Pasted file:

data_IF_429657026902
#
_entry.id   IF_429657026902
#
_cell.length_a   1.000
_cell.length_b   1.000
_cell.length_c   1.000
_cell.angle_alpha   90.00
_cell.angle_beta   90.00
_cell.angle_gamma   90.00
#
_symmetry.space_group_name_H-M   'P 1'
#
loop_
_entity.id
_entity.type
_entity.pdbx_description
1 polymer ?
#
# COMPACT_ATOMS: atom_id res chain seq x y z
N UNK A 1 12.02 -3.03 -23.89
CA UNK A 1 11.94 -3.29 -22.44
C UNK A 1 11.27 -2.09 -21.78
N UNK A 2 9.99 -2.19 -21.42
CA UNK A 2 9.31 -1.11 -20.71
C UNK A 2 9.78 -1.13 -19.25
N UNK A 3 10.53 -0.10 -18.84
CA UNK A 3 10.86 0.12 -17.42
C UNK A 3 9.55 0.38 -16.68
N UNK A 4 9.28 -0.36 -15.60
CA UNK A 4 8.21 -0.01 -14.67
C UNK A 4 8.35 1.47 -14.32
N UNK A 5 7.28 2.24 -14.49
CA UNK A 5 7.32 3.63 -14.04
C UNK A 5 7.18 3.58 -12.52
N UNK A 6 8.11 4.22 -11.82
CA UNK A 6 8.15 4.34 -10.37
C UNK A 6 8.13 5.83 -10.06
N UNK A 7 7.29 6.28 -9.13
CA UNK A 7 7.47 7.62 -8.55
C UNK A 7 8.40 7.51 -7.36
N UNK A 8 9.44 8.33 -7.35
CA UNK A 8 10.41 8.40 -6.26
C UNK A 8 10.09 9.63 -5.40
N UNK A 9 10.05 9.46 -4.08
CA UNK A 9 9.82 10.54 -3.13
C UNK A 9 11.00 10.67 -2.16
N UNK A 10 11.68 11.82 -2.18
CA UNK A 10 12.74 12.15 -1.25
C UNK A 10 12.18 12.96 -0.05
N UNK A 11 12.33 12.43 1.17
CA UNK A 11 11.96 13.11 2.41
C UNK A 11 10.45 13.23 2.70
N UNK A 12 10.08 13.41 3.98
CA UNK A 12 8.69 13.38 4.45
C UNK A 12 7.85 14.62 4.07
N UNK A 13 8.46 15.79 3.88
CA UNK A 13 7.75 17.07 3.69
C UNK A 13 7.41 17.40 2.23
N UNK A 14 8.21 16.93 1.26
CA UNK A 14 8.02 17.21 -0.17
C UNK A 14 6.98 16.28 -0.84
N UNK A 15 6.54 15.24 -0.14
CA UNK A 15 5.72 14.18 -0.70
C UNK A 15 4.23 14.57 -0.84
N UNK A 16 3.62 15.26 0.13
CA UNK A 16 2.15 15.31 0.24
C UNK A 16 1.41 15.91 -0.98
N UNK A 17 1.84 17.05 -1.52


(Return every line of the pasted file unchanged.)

data_IF_429657026902
#
_entry.id   IF_429657026902
#
_cell.length_a   1.000
_cell.length_b   1.000
_cell.length_c   1.000
_cell.angle_alpha   90.00
_cell.angle_beta   90.00
_cell.angle_gamma   90.00
#
_symmetry.space_group_name_H-M   'P 1'
#
loop_
_entity.id
_entity.type
_entity.pdbx_description
1 polymer ?
#
# COMPACT_ATOMS: atom_id res chain seq x y z
N UNK A 1 12.02 -3.03 -23.89
CA UNK A 1 11.94 -3.29 -22.44
C UNK A 1 11.27 -2.09 -21.78
N UNK A 2 9.99 -2.19 -21.42
CA UNK A 2 9.31 -1.11 -20.71
C UNK A 2 9.78 -1.13 -19.25
N UNK A 3 10.53 -0.10 -18.84
CA UNK A 3 10.86 0.12 -17.42
C UNK A 3 9.55 0.38 -16.68
N UNK A 4 9.28 -0.36 -15.60
CA UNK A 4 8.21 -0.01 -14.67
C UNK A 4 8.35 1.47 -14.32
N UNK A 5 7.28 2.24 -14.49
CA UNK A 5 7.32 3.63 -14.04
C UNK A 5 7.18 3.58 -12.52
N UNK A 6 8.11 4.22 -11.82
CA UNK A 6 8.15 4.34 -10.37
C UNK A 6 8.13 5.83 -10.06
N UNK A 7 7.29 6.28 -9.13
CA UNK A 7 7.47 7.62 -8.55
C UNK A 7 8.40 7.51 -7.36
N UNK A 8 9.44 8.33 -7.35
CA UNK A 8 10.41 8.40 -6.26
C UNK A 8 10.09 9.63 -5.40
N UNK A 9 10.05 9.46 -4.08
CA UNK A 9 9.82 10.54 -3.13
C UNK A 9 11.00 10.67 -2.16
N UNK A 10 11.68 11.82 -2.18
CA UNK A 10 12.74 12.15 -1.25
C UNK A 10 12.18 12.96 -0.05
N UNK A 11 12.33 12.43 1.17
CA UNK A 11 11.96 13.11 2.41
C UNK A 11 10.45 13.23 2.70
N UNK A 12 10.08 13.41 3.98
CA UNK A 12 8.69 13.38 4.45
C UNK A 12 7.85 14.62 4.07
N UNK A 13 8.46 15.79 3.88
CA UNK A 13 7.75 17.07 3.69
C UNK A 13 7.41 17.40 2.23
N UNK A 14 8.21 16.93 1.26
CA UNK A 14 8.02 17.21 -0.17
C UNK A 14 6.98 16.28 -0.84
N UNK A 15 6.54 15.24 -0.14
CA UNK A 15 5.72 14.18 -0.70
C UNK A 15 4.23 14.57 -0.84
N UNK A 16 3.62 15.26 0.13
CA UNK A 16 2.15 15.31 0.24
C UNK A 16 1.41 15.91 -0.98
N UNK A 17 1.84 17.05 -1.52